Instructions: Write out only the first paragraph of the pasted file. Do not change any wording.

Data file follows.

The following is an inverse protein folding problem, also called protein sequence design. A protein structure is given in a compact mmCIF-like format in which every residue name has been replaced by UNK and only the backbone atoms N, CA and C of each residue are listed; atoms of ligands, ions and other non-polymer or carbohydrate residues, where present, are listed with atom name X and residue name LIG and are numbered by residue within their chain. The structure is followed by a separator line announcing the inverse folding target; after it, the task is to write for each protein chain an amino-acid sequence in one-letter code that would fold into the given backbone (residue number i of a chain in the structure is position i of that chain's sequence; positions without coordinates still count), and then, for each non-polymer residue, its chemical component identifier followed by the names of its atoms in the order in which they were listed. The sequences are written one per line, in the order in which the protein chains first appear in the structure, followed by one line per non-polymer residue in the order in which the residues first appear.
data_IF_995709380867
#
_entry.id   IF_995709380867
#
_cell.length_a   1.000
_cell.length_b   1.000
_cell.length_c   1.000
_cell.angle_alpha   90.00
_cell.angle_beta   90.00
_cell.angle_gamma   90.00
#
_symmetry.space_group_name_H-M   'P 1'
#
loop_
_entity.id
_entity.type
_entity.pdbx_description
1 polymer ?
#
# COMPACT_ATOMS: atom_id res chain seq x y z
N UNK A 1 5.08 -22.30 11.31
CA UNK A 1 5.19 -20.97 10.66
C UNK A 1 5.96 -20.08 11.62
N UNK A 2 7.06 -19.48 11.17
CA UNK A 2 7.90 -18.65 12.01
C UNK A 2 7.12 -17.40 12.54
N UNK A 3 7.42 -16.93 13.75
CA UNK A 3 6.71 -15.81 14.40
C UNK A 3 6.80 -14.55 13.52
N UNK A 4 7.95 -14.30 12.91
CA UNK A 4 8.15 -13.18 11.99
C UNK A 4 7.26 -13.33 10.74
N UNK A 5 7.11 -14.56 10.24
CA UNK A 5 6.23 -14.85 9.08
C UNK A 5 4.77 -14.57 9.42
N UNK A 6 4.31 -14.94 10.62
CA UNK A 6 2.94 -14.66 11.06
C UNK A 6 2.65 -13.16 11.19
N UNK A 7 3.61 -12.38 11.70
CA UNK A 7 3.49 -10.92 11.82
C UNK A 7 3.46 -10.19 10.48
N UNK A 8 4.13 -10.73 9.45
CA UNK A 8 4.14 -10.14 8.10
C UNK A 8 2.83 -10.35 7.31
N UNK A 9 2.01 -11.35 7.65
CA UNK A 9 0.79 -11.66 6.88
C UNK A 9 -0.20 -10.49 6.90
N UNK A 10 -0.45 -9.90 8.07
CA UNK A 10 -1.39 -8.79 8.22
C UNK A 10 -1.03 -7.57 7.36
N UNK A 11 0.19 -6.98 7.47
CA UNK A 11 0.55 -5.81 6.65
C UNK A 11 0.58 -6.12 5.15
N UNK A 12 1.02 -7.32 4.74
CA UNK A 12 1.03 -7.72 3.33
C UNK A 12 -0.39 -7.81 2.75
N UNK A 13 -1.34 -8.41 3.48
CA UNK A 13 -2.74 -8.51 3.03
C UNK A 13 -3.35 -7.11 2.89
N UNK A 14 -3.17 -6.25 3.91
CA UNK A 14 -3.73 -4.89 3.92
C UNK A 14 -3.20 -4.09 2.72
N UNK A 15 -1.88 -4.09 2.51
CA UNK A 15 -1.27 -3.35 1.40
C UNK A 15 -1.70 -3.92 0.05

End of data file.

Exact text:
The following is an inverse protein folding problem, also called protein sequence design. A protein structure is given in a compact mmCIF-like format in which every residue name has been replaced by UNK and only the backbone atoms N, CA and C of each residue are listed; atoms of ligands, ions and other non-polymer or carbohydrate residues, where present, are listed with atom name X and residue name LIG and are numbered by residue within their chain. The structure is followed by a separator line announcing the inverse folding target; after it, the task is to write for each protein chain an amino-acid sequence in one-letter code that would fold into the given backbone (residue number i of a chain in the structure is position i of that chain's sequence; positions without coordinates still count), and then, for each non-polymer residue, its chemical component identifier followed by the names of its atoms in the order in which they were listed. The sequences are written one per line, in the order in which the protein chains first appear in the structure, followed by one line per non-polymer residue in the order in which the residues first appear.